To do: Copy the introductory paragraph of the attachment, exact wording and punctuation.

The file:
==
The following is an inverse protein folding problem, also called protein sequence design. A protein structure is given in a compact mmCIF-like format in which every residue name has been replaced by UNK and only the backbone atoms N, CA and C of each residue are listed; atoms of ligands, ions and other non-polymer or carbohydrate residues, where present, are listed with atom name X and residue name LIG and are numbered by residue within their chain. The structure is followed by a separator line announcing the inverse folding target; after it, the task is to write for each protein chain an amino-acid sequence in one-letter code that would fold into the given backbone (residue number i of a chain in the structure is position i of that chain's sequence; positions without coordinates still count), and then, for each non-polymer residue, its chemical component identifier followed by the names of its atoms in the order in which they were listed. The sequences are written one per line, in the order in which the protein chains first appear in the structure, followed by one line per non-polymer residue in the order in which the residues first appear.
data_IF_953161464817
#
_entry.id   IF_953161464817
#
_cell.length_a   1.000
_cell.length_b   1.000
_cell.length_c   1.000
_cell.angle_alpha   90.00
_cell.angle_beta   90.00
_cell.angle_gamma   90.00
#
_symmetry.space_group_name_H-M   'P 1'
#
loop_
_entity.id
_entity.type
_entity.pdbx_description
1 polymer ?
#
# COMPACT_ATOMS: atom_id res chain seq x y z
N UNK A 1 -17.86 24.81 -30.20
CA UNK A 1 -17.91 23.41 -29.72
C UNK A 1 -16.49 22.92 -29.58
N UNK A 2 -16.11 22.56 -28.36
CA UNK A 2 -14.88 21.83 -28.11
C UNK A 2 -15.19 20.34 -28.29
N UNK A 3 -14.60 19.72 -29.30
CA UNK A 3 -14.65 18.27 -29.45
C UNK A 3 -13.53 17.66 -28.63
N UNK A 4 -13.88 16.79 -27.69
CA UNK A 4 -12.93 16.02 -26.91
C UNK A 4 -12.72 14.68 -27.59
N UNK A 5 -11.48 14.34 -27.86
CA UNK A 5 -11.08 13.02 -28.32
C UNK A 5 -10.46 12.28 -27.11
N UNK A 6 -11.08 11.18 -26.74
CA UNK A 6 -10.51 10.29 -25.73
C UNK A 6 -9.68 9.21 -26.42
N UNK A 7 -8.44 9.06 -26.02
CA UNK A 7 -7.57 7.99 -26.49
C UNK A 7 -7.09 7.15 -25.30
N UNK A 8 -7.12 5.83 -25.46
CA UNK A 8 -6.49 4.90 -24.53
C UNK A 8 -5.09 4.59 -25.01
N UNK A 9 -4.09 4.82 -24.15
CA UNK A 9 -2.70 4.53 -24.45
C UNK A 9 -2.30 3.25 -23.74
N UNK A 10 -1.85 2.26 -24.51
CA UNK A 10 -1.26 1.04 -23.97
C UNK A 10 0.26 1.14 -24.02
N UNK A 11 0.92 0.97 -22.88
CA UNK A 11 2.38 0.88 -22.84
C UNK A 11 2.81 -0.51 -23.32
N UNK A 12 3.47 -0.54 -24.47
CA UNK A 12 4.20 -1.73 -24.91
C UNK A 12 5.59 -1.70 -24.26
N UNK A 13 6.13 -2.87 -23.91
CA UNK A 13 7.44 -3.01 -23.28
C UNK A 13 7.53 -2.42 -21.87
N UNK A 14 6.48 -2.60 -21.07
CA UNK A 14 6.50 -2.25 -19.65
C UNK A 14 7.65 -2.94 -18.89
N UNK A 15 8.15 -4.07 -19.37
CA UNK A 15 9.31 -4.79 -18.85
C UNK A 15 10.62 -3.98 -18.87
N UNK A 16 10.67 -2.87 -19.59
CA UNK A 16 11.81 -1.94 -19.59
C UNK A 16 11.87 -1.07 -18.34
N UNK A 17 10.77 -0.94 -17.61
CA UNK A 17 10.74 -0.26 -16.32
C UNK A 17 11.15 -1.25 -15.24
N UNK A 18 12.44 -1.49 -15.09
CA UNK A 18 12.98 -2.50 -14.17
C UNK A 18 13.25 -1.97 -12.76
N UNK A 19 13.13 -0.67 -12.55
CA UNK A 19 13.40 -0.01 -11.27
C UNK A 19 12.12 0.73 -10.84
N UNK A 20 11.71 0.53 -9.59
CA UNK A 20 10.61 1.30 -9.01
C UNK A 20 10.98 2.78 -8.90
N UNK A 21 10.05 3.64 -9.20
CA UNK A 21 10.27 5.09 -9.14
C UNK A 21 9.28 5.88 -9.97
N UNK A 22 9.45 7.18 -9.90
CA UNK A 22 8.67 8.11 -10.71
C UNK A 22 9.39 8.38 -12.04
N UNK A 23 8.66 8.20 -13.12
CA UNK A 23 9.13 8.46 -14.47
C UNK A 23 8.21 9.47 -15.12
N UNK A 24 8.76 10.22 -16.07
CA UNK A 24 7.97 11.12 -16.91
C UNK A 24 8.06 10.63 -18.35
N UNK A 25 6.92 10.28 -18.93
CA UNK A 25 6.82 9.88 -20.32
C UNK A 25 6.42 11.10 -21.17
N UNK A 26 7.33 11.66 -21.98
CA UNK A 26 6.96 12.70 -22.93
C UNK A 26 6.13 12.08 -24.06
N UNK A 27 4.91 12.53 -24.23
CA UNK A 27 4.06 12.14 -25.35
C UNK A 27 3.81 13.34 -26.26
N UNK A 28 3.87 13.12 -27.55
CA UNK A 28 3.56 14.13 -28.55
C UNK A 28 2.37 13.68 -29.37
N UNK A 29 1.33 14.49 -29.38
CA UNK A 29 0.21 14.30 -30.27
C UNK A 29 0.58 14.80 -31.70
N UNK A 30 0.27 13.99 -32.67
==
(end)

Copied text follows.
The following is an inverse protein folding problem, also called protein sequence design. A protein structure is given in a compact mmCIF-like format in which every residue name has been replaced by UNK and only the backbone atoms N, CA and C of each residue are listed; atoms of ligands, ions and other non-polymer or carbohydrate residues, where present, are listed with atom name X and residue name LIG and are numbered by residue within their chain. The structure is followed by a separator line announcing the inverse folding target; after it, the task is to write for each protein chain an amino-acid sequence in one-letter code that would fold into the given backbone (residue number i of a chain in the structure is position i of that chain's sequence; positions without coordinates still count), and then, for each non-polymer residue, its chemical component identifier followed by the names of its atoms in the order in which they were listed. The sequences are written one per line, in the order in which the protein chains first appear in the structure, followed by one line per non-polymer residue in the order in which the residues first appear.